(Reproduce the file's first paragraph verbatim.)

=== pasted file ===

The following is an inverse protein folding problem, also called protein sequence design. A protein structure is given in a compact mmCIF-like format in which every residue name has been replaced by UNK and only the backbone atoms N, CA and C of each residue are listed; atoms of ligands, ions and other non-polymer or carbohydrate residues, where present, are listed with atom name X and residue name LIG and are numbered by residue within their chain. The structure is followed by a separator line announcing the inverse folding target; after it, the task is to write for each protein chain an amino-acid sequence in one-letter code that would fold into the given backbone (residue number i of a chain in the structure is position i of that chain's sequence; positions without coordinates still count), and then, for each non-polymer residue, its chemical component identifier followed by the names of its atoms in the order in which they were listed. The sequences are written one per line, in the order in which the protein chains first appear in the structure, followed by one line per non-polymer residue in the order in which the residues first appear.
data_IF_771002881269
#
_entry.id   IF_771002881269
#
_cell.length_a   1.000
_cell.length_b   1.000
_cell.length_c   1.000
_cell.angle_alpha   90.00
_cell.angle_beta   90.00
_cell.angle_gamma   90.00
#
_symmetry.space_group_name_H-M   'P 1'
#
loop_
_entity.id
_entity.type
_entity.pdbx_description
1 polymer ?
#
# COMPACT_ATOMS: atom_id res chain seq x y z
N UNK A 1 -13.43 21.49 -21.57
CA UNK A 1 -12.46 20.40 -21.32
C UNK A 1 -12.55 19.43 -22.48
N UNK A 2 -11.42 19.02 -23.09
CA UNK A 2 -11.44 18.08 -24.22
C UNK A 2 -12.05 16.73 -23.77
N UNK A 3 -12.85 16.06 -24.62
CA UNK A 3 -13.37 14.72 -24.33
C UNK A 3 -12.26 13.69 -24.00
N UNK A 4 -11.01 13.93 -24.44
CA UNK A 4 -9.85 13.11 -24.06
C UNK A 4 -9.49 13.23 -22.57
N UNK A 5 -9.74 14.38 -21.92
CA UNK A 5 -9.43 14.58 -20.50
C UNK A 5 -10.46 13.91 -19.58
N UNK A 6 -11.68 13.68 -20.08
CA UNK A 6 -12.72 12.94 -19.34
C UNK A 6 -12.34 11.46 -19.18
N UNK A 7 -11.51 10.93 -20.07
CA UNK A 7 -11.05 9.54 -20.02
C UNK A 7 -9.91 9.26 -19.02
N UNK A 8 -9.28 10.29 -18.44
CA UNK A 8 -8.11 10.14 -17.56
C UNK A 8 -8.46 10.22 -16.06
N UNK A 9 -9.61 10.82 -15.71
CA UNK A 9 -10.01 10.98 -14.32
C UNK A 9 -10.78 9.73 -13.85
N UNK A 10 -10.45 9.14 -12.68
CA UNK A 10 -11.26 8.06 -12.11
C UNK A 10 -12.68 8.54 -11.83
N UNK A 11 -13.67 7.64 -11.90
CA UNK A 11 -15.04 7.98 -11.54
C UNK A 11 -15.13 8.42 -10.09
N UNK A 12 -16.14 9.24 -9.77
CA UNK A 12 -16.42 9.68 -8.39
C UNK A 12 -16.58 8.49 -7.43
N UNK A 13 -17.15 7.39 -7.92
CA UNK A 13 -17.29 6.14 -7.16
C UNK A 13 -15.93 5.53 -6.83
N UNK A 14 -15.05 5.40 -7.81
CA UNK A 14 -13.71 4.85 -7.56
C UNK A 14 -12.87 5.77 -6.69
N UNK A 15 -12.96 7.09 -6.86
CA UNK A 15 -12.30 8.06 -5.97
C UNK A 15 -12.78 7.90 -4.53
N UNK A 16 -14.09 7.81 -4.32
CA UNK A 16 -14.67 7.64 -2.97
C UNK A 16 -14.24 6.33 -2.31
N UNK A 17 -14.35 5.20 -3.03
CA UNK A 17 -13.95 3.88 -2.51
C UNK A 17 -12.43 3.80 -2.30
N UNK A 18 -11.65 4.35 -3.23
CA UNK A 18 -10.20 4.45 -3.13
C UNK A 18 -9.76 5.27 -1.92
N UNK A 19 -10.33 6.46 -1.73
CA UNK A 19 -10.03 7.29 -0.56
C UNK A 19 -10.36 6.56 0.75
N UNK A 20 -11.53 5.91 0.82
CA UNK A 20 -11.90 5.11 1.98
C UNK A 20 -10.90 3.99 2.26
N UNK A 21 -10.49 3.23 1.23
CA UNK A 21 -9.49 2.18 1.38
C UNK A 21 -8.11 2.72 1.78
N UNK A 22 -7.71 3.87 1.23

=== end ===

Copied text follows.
The following is an inverse protein folding problem, also called protein sequence design. A protein structure is given in a compact mmCIF-like format in which every residue name has been replaced by UNK and only the backbone atoms N, CA and C of each residue are listed; atoms of ligands, ions and other non-polymer or carbohydrate residues, where present, are listed with atom name X and residue name LIG and are numbered by residue within their chain. The structure is followed by a separator line announcing the inverse folding target; after it, the task is to write for each protein chain an amino-acid sequence in one-letter code that would fold into the given backbone (residue number i of a chain in the structure is position i of that chain's sequence; positions without coordinates still count), and then, for each non-polymer residue, its chemical component identifier followed by the names of its atoms in the order in which they were listed. The sequences are written one per line, in the order in which the protein chains first appear in the structure, followed by one line per non-polymer residue in the order in which the residues first appear.